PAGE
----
Zachary Mexico Á¢€” China Underground (2009, Soft Skull)
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The name Zachary Mexico is a pseudonym. And most of the people he interviews in the story also are pseudonymous. They have an excuse, too: Á‚ China is a communist nation. Its official ideology demands fealty to the state, so telling an American author about sex, drugs, and rock-n-roll might get a citizen into a goodly bit of trouble.Á‚ For that matter, the American author who took down the stories might not be able to get a visa to get back into China.
Mexico studied in China in college, and he missed the country.Á‚ He went back in 2006 to find out what was happening for himself. He finds a place where everything is new and everything is dangerous.
China is overcoming centuries of poverty and decades of terrible government. Change is not easy, even if it happens peacefully. Mexico writes about people who arenÁ¢€™t sure what to do in a world thatÁ¢€™s changing. Some people stay up all night playing murder mystery games, others consume a ridiculous amount of drugs (often purchased from illegal immigrants hailing from Nigeria). Others are just confused about the differences between the image of China that they grew up with and the modern reality. The Chinese are feeling their way into a capitalist world, and they are dealing with international partners who have more experience with capitalism but that are not necessarily more sophisticated.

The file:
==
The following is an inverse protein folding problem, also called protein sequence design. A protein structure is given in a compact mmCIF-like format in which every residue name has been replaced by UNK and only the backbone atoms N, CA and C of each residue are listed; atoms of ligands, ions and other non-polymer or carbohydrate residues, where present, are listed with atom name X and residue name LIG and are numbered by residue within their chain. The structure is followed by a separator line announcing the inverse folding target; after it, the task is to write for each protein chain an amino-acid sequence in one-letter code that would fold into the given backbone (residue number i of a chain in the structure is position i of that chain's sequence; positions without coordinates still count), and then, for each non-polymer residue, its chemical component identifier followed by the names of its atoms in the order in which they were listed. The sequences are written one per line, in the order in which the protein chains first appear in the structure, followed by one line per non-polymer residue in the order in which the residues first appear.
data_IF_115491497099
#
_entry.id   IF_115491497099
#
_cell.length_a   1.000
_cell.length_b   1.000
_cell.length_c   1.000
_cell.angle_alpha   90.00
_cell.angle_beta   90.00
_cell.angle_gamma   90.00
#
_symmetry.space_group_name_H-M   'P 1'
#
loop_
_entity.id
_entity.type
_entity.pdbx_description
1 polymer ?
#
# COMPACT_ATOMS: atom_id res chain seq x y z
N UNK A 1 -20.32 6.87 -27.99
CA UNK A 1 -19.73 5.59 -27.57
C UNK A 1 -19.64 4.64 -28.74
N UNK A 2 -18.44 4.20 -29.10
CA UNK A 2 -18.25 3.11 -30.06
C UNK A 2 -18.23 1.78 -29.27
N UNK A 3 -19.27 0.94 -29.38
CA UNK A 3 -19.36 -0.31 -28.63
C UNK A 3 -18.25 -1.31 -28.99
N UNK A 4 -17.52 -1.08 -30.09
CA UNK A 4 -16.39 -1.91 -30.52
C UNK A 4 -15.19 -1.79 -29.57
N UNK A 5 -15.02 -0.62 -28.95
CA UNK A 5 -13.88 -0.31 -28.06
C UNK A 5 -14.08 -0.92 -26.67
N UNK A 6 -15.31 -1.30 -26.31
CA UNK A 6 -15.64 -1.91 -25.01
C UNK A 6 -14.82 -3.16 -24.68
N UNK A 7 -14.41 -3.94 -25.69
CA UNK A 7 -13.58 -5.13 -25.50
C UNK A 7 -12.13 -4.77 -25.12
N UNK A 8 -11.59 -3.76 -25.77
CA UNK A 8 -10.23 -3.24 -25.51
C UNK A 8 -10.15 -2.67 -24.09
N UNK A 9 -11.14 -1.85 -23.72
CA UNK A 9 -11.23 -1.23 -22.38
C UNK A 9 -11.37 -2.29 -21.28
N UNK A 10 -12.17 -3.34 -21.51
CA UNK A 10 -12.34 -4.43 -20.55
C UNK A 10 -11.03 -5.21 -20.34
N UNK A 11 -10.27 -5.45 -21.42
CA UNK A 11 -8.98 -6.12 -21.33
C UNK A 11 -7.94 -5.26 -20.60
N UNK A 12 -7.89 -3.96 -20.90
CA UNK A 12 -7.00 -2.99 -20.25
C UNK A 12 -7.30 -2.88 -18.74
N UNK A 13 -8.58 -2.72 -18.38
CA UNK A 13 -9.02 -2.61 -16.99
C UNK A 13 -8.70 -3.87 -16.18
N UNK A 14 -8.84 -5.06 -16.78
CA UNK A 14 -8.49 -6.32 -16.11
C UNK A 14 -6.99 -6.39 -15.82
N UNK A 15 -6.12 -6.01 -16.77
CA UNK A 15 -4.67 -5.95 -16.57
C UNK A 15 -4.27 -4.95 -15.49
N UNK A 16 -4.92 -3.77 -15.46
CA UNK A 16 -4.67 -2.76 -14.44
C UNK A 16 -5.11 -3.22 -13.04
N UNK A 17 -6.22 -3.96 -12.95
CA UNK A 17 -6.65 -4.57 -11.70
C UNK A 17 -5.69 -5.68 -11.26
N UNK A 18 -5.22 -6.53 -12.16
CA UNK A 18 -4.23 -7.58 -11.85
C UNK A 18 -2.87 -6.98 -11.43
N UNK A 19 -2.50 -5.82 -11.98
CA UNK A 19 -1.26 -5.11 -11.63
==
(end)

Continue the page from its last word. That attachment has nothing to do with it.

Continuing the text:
Mexico tells how the Chinese embrace foreigners, and not just those from Africa bearing drugs. The town of Dali is a backpackersÁ¢€™ paradise; its natural beauty draw the first few tourists, and it is now filled with hostels and cafes that make it both beautiful and accessible. Punk bands struggle their way through the RamonesÁ¢€™ English lyrics, and the nightclubs play host to some of EuropeÁ¢€™s most esoteric hardcore bands; their musicians can get visas more easily than big-name performers because no one in the government knows who they are. ItÁ¢€™s all part of learning how to be modern.
But some of the people that Mexico talks to arenÁ¢€™t interested in managing the contradictions of early 21st Century China. Á‚ Why not just do some lines of ketamine or take up prostitution instead? And that is exactly what many of the people that Mexico talks to do. Á‚ Some are going crazy with their newfound wealth and freedom; others are finding ways to make money off of it.
Of course, these gee-whiz tales of Chinese youngsters gone crazy overlook the more ordinary lives of more ordinary Chinese, whether they be factory workers or entrepreneurs. But thatÁ¢€™s okay. The stories of heterosexuals who work at a bank and go home to watch TV after work wouldnÁ¢€™t be very interesting, even if they are more typical of the people in modern China. Because China has been closed to the outside for so long, we know very little. Any insight is helpful; the Chinese are woven into our economy because the cheap goods we love are produced there, and the Chinese have been buying U.S. government debt. We need them, they need us, and both of our economies are mired in recession. So what happens next?
I have no idea. Mexico, who wrote his stories before the Olympics and the financial collapse, doesnÁ¢€™t know, either. I enjoyed China Underground, so I hope he takes his recorder and his pseudonym back soon to give us the sequel.